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Gary Younge
Bush paid TV pundit to push education plan

In an effort to promote its controversial education reform programme, No Child Left Behind, the education department paid Armstrong Williams "to regularly comment on NCLB during the course of his broadcasts" on a nationally syndicated television show.

According to documents obtained under the Freedom of Information Act, Mr Williams had to interview the former education secretary Rod Paige, who is also black, for television and radio spots.

Mr Williams, 45, described by the Washington Post as "one of the most recognisable conservative voices in America", also exploited his contacts with a professional group of black broadcasters, America's Black Forum, "to encourage producers to periodically address" NCLB, and persuaded the television personality Steve Harvey to twice invite Mr Paige on to his show.

Mr Williams said yesterday he could not recall whether he had informed his viewers and listeners of the contract and that he had "an obligation to be more vociferous about the fact" if he did it again.

"I can certainly understand why people would think it was unethical," he said, arguing that the money had paid for public service announcements to promote a policy that he had always believed in.

In public debates, Mr Williams describes himself as a pugnacious, provocative and principled voice for conservatives and Christian values.

Mr Williams, a former aide to the black conservative supreme court justice, Clarence Thomas, is a syndicated columnist whose work has appeared in the Los Angeles Times and Detroit Free Press, among others.

He has syndicated television and radio shows and he also makes regular guest appearances on political talkshows.

The contract was part of a $1m deal with the public relations company Ketchum to produce "video news releases" that looked like news reports - a device criticised by the government accountability office last year when used to push the administration's drug prescription plan.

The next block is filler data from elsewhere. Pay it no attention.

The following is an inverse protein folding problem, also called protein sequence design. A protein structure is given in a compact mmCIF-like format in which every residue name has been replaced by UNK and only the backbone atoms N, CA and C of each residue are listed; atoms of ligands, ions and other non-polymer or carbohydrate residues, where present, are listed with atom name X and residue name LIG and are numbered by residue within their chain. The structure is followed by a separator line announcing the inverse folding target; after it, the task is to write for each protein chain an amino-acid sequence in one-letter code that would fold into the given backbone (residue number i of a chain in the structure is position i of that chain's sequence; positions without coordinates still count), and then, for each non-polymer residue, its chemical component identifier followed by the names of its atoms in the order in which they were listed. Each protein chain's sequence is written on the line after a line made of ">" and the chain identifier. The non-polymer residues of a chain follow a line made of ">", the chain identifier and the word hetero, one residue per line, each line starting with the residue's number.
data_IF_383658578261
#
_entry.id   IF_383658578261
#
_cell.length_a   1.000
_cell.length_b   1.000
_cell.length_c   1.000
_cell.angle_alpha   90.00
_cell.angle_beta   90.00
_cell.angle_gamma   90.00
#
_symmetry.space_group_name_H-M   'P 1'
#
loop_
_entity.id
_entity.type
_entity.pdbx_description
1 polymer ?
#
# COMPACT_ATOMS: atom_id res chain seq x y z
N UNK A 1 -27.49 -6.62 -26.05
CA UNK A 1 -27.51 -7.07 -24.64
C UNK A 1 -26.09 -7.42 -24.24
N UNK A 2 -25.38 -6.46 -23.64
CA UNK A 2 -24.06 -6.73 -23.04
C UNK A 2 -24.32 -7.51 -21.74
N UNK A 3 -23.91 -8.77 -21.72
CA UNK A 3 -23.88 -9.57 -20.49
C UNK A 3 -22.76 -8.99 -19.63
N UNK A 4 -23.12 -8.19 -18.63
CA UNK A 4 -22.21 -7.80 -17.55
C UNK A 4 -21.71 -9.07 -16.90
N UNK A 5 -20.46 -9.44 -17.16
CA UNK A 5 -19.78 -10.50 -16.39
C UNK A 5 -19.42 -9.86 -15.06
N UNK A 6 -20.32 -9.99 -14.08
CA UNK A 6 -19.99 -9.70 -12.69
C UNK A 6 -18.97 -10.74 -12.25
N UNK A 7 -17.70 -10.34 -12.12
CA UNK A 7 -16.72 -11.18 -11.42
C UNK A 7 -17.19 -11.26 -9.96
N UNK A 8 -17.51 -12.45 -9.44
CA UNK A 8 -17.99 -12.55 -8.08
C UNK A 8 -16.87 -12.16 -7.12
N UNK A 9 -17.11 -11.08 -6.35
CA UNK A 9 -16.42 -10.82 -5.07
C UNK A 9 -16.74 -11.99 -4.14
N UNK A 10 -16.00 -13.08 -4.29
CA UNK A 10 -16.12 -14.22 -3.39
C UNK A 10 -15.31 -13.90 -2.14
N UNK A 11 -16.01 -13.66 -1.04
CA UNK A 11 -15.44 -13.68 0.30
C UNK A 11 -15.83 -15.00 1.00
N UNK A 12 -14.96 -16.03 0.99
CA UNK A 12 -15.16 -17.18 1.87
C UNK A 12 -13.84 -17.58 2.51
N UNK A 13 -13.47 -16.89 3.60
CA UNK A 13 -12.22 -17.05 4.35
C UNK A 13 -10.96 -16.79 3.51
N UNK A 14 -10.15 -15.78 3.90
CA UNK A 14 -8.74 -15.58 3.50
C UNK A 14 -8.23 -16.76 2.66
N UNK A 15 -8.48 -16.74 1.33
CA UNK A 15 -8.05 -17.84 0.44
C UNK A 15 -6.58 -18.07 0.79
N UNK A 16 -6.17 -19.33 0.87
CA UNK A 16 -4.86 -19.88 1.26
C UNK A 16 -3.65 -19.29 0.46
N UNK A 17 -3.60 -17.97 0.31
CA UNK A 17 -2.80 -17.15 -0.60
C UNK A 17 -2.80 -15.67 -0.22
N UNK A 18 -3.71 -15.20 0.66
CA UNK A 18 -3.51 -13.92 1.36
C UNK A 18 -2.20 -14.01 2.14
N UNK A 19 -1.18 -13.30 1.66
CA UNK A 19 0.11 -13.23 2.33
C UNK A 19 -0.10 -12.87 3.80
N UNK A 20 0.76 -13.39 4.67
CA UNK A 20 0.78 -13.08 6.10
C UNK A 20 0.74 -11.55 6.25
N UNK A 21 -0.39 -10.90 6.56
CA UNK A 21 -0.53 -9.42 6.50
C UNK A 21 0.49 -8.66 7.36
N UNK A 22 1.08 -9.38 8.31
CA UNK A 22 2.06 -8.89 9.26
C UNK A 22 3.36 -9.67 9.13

Ketchum refused to comment.

The Bush administration heavily targeted black voters during the last election in an attempt to undermine the Democratic party's most loyal base.

Nationally, Mr Bush's share of the African-American vote rose from 9% to 11%. But in the key swing states of Florida and Ohio, his share almost doubled from 7% to 13% and 9% to 16% respectively.

The senior Democrat on the education committee, George Miller, told USA Today that the contract was "a very questionable use of taxpayers' money" that is "probably illegal".

Melanie Sloan, of Citizens for Responsibility and Ethics in Washington, said the contract could be illegal because Congress had "prohibited propaganda" or lobbying for government-funded programmes "and it's propaganda".

Bob Steele, a media ethics expert at the Poynter Institute for Media Studies, said: "I respect Mr Williams' statement that this is something he believes in. But I would suggest that his commitment to that belief is best exercised through his excellent progressional work rather than through contractual obligations with outsiders who are, quite clearly, trying to influence content."

A spokesman for the education department told USA Today that the contract followed standard government procedures, but that there were no plans for "similar outreach" work.

When asked whether he would do it again, Mr Williams said yesterday: "It's a judgment call".

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